Irradiated regions with DNA breaks do not wander over time (top to bottom).

DNA double strand breaks (DSBs) interrupt the integrity of the chromosomal fiber, but that does not mean the damaged chromatin is free to move around, show Kruhlak et al. on page 823.

The team used correlative fluorescence and energy-filtering microscopy to watch what happens to chromatin after DSBs occur. The technique measures the amount of specific elements, in this case nitrogen and phosphorous, at each point in the sample. By looking at the ratio of the two elements, the researchers can distinguish between proteins and nucleic acids, and thus can watch how the different nuclear components behave in living cells.

The chromatin adjacent to DSBs remained in the same nuclear location even several hours after DNA breakage. However, higher-resolution imaging showed that the chromatin fibers became somewhat decondensed. Surprisingly, the chromatin opening and recruitment of repair factors to DSBs was energy dependent and did not proceed in ATP-depleted cells, though it is not yet clear which complex or complexes require the energy during the process.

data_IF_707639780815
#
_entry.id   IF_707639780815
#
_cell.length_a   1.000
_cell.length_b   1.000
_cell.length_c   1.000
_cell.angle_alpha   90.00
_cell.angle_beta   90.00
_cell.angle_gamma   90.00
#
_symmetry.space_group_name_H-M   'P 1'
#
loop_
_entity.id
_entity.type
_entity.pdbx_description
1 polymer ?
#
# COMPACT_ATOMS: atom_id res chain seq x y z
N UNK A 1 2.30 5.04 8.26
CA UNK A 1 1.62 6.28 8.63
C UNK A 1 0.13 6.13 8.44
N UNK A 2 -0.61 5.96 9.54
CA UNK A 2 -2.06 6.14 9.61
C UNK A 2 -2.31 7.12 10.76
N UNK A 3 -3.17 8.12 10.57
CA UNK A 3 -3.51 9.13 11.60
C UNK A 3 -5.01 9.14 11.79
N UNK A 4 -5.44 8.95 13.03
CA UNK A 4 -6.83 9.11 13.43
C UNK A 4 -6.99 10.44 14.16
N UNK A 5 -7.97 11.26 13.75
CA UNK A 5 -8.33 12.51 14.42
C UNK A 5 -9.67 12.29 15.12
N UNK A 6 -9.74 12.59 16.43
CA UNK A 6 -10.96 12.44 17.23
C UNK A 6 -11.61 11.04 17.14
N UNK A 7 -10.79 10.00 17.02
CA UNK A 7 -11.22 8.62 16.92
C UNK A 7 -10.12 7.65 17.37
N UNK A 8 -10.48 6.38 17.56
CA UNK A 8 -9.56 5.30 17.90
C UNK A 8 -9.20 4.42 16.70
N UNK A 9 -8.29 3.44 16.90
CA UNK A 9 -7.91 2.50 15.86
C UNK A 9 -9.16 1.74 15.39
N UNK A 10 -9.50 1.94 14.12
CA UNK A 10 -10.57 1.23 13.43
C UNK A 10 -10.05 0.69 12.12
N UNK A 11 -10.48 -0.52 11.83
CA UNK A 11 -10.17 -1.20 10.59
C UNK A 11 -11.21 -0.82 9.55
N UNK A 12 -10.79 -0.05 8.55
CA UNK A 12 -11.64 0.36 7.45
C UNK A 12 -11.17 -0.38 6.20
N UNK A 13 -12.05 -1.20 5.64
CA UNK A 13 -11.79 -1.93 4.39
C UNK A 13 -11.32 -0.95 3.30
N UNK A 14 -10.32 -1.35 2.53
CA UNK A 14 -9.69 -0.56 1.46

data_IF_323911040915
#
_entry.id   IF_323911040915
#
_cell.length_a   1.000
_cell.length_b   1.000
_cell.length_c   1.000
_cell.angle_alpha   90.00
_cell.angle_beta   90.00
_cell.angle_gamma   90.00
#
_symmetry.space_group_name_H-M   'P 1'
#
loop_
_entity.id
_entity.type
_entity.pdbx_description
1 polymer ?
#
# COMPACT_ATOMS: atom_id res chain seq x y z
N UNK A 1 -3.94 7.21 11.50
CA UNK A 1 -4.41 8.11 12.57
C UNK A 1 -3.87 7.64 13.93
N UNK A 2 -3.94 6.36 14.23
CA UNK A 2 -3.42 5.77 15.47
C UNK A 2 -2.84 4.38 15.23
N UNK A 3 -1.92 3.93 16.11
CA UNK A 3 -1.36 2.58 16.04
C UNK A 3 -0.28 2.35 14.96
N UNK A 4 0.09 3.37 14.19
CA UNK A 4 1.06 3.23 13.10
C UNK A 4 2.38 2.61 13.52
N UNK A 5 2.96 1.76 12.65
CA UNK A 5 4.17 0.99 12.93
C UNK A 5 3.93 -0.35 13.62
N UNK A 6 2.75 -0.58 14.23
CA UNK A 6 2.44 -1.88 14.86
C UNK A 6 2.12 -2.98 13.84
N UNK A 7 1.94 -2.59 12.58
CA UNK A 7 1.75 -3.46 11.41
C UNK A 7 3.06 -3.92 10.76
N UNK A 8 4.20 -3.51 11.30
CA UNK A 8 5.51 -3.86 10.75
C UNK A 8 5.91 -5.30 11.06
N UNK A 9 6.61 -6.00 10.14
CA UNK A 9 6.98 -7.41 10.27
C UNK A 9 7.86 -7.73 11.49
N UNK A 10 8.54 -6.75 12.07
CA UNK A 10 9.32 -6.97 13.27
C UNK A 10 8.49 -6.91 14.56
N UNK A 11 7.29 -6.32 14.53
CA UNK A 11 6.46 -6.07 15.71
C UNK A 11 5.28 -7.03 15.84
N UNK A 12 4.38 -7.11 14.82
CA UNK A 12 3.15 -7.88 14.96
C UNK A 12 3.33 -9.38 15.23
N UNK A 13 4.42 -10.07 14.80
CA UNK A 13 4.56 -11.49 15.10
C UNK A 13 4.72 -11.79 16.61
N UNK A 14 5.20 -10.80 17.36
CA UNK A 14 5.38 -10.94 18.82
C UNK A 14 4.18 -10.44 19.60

Immediately after the introduction of DSBs, phosphorylated ATM, a key protein in the DNA damage repair signaling pathway, and phosphorylated histone H2AX, which has been shown to be required for assembling repair proteins, appeared at the breaks. Chromatin decondensation occurred normally in cells lacking either ATM or H2AX, but the repair complex was unstable in H2AX-null cells and dissipated prematurely.

The resolution of the new data is too low to determine what is happening within the DNA immediately adjacent to the break; there might be significant freedom of movement in the nanometer range. But the data do show that there is not sufficient movement in mammalian cells to allow multiple DSBs to congregate during repair, which may explain why translocations between nonneighboring chromosomal locations are relatively rare.